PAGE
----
I kicked ass, if I may say so. I wasn't mindfully working "at my best." I was just working as myself: conscientious, timely, cheerful, prompt, collaborative, innovative, and always putting the audience first.


When I work, I’m working all the time, my head swimming in the architecture of story. If one sees me walking down the street, there’s a good chance that I’m in a creative dreamland. I was over the moon to be in that headspace again.


We pitched Auntie Mame to a major studio in early September of 2021, and the lead exec picked it up in the middle of the pitch meeting. We were all ecstatic. The producers said they'd never received such a quick response.


Life felt bright after so many years of grief. And as my finances were cratering, the studio's pick-up was perfectly timed. I'd worked for those producers for free for over a year. My concern over my finances was like a heavy backpack I carried 24/7.

In my previous Hollywood outings, producers always found money to pay me something before a studio picked up a project. But even so, with a studio now backing Auntie Mame, surely money would arrive in a month or two.


And aside from the financials, I prayed that Auntie Mame would be my bridge back to the industry.

It was September 2021.


A month passed. October 2021. I began borrowing money from friends and family. It felt shameful. I assured them that payment on Auntie Mame was coming soon.

Then came November. I began to panic. At Thanksgiving I burst into tears on the phone with a new manager whom I was trying out. She consoled me that the money for my work on Auntie Mame would probably come next month.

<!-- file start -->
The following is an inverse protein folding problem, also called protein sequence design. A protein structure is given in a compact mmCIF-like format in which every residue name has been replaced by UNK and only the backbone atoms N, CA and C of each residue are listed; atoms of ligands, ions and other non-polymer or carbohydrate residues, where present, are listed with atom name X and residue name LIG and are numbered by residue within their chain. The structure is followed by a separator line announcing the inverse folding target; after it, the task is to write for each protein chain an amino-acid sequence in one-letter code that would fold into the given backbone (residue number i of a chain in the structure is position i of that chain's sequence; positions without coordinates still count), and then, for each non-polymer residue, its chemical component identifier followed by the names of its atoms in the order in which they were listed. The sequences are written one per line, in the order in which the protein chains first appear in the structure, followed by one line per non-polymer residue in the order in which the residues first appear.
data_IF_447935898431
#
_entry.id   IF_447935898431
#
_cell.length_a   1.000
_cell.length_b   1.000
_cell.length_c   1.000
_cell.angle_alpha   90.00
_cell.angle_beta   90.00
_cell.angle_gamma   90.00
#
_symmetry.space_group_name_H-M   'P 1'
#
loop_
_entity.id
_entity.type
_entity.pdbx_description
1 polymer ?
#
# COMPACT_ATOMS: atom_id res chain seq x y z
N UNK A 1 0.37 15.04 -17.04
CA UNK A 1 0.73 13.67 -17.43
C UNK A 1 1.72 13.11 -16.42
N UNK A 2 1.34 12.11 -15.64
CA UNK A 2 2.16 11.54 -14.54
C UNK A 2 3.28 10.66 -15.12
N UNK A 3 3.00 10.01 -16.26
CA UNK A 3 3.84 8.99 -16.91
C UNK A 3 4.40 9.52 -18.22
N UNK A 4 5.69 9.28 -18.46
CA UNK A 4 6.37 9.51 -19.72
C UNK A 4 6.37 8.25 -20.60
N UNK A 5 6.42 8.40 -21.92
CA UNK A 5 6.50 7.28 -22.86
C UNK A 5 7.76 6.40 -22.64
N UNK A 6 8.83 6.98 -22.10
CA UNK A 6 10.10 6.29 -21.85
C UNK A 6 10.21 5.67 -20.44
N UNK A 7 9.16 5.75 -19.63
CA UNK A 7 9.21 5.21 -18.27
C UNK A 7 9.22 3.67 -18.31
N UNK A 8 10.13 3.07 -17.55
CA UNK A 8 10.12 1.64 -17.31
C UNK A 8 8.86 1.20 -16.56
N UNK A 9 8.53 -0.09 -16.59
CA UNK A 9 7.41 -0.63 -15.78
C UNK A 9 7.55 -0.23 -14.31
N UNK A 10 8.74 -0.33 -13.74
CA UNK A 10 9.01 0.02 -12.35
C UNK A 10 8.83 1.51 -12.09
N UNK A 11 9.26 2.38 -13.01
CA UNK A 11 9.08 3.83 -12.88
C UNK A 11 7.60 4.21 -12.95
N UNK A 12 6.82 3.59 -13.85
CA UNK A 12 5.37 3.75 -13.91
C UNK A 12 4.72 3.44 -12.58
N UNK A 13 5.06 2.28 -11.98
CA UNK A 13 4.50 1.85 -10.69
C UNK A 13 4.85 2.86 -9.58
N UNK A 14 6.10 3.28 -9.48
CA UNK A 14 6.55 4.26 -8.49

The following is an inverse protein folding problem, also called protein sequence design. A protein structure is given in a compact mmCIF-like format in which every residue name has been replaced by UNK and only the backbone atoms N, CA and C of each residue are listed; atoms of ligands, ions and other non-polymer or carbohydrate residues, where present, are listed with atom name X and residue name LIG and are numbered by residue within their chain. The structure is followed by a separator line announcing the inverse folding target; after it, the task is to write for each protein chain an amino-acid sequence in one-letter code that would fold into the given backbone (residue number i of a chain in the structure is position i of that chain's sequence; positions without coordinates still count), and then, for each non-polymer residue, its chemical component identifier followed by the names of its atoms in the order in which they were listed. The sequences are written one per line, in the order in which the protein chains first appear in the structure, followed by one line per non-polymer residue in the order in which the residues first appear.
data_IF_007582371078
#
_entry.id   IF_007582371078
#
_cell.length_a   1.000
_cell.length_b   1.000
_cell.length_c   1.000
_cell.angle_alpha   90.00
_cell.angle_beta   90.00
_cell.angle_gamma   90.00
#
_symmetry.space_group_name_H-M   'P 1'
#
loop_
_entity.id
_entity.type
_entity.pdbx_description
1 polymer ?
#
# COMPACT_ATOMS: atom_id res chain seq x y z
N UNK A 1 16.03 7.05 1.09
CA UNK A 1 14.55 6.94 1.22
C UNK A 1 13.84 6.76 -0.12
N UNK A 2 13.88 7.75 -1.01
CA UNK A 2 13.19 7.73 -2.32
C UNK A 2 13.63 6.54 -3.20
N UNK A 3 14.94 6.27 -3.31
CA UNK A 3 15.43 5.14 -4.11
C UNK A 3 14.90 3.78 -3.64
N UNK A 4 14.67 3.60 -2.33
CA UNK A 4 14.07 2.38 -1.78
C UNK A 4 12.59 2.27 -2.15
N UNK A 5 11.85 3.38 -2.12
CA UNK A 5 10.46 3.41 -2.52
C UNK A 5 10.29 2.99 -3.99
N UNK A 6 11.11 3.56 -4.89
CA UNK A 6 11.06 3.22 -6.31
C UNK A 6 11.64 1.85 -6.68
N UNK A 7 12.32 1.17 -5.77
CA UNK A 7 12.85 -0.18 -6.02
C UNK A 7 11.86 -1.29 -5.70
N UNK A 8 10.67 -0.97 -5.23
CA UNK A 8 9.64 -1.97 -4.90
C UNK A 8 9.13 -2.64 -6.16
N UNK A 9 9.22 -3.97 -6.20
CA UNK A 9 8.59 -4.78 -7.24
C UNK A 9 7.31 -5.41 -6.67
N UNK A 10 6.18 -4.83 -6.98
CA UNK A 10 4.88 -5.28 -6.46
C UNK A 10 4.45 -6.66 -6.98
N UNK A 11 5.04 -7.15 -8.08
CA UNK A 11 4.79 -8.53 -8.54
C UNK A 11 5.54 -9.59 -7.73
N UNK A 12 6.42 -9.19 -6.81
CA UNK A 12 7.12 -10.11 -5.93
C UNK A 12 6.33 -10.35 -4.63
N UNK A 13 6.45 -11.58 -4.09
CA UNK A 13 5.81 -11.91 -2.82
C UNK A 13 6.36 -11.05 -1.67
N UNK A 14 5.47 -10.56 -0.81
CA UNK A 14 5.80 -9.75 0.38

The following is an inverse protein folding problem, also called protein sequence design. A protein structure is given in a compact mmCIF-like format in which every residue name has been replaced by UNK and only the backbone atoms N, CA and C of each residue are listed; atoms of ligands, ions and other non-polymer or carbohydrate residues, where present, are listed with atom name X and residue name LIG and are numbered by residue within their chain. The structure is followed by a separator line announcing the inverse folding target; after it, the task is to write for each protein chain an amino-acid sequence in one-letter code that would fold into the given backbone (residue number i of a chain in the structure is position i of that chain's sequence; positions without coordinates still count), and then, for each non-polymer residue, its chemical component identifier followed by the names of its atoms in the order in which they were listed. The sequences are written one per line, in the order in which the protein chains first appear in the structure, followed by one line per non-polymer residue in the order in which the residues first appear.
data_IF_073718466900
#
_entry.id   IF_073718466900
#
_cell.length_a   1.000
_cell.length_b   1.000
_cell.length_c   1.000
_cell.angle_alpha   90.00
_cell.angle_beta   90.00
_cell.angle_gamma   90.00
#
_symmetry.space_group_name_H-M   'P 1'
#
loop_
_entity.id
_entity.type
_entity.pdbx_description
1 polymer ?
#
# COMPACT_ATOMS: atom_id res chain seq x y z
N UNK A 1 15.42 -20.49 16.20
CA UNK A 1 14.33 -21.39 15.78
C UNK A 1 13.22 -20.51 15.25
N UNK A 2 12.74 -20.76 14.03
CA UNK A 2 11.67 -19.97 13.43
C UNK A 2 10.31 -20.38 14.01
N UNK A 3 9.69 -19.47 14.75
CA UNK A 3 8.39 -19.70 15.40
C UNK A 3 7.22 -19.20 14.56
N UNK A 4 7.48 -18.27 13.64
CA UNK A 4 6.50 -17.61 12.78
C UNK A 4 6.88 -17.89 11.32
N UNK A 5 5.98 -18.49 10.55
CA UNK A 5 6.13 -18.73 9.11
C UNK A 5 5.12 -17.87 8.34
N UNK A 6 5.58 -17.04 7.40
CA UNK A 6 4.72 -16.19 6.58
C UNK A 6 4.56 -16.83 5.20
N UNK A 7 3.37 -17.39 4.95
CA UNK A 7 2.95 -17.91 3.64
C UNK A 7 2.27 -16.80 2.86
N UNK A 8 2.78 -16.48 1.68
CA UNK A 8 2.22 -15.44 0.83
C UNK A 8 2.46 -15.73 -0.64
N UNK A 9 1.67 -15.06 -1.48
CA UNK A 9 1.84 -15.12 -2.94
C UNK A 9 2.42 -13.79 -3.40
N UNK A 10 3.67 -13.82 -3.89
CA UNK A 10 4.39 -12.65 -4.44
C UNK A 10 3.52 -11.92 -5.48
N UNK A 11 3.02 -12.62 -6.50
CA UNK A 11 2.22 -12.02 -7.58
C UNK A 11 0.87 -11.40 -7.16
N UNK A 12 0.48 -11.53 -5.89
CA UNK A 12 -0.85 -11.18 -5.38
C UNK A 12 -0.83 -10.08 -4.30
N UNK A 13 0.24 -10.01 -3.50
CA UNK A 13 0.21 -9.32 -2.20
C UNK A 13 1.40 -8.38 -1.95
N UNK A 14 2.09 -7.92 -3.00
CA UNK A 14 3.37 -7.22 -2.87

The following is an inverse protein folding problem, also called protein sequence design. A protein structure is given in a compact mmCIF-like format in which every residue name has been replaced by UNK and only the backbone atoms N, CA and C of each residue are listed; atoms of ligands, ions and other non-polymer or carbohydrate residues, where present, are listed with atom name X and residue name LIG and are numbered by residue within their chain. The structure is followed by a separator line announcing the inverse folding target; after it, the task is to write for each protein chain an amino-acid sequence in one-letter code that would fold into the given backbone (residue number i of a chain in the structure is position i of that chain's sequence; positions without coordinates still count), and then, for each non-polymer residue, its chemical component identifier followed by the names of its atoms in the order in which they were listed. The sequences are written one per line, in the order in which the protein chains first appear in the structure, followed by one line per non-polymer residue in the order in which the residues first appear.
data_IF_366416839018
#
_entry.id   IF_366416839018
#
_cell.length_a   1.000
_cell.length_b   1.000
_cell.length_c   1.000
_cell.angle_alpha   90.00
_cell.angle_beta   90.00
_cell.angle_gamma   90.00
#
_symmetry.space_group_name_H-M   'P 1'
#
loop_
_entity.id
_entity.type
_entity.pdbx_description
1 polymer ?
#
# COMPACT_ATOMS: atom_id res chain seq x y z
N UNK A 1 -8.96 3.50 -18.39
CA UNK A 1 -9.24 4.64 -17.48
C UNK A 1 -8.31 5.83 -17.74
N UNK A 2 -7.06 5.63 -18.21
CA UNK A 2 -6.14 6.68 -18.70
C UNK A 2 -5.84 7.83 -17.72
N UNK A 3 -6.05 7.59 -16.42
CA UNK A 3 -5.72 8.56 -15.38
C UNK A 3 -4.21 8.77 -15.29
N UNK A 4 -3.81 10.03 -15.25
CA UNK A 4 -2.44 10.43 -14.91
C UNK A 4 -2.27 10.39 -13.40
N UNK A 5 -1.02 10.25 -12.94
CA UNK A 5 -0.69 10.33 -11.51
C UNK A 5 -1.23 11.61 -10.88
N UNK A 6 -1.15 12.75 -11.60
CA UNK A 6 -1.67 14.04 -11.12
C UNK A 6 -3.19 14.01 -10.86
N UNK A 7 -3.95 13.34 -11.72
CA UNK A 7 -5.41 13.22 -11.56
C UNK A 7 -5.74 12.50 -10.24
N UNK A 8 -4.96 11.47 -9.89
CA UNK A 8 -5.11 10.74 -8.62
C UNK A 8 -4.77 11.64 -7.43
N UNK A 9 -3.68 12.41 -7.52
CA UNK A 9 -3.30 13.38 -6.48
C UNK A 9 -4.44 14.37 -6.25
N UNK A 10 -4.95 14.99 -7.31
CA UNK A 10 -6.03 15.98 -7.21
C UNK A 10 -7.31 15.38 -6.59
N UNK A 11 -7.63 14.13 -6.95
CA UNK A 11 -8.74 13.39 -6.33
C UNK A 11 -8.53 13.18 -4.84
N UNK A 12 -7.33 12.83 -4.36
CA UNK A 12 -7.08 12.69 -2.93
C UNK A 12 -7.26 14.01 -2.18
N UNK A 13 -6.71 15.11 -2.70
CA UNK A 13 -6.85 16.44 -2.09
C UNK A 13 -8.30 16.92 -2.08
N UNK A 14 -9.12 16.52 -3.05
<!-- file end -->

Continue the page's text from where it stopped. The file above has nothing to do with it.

It didn't. By December 28th 2021, I still had not been paid a cent, leaving me no way to pay bills that came due that day: a couple of credit card payments as well as payment for my storage unit, which contained irreplaceable personal treasures. And rent on my apartment was coming due along with all manner of other bills. At minutes before the 6PM deadline, my friend Joe was on the phone reading me his credit card numbers so I could save my storage unit.


And then my computer crashed.


On the dot of 6PM, all of the prior years of financial abuse and neglect came to a head. I was exhausted from living with no financial cushion – the heavy backpack that I mentioned before - which was the direct result of my exploitation by WME, LMPNY and the gullible producers in their thrall. I fell apart on the phone, exploding with rage and grief in equal measures.

That night I swallowed my pride and wrote a letter to the Auntie Mame producers:


My dear Mamians,

I hope that you are having happy holidays.
I write this with tremendous embarrassment.
For several months I have been struggling financially and thus emotionally, and I don’t want my desperation to intrude on our professional relationships.
Forgive me this.
Four months ago I had to begin borrowing money from friends and family to pay the basics in my life like rent and food and health insurance and etc. I communicated this to my reps, rising to pleading in a manner that was undignified and embarrassing. (If I am concerned for my dignity, something is wrong.)
The worries of my last month especially have been more devastating than I can bear, coming as they do atop Covid isolation (I live alone and know almost no one in LA) as well as working through C-PTSD from the years of stalking trauma drama that I mentioned to some of you. I was making concrete gains.
These days I am drowning in a barrage of emails and texts and calls about accounts past due, going into collections, etc. The state of California began garnishing my bank accounts in October. My credit rating is plummeting. I’d paid my bills every month for fifteen years until November. The terror has been relentless. …
I broke down earlier today and cried and cried to my dear ex Joe, who suggested that I write to you.
When I borrowed from Joe and others, I promised that the money would come this month because it’s I was told “next month” last month. I had to go back on my word which is not my way. I’ve never been so embarrassed. …
I am really ashamed to write this. I took pride in my self-sufficiency.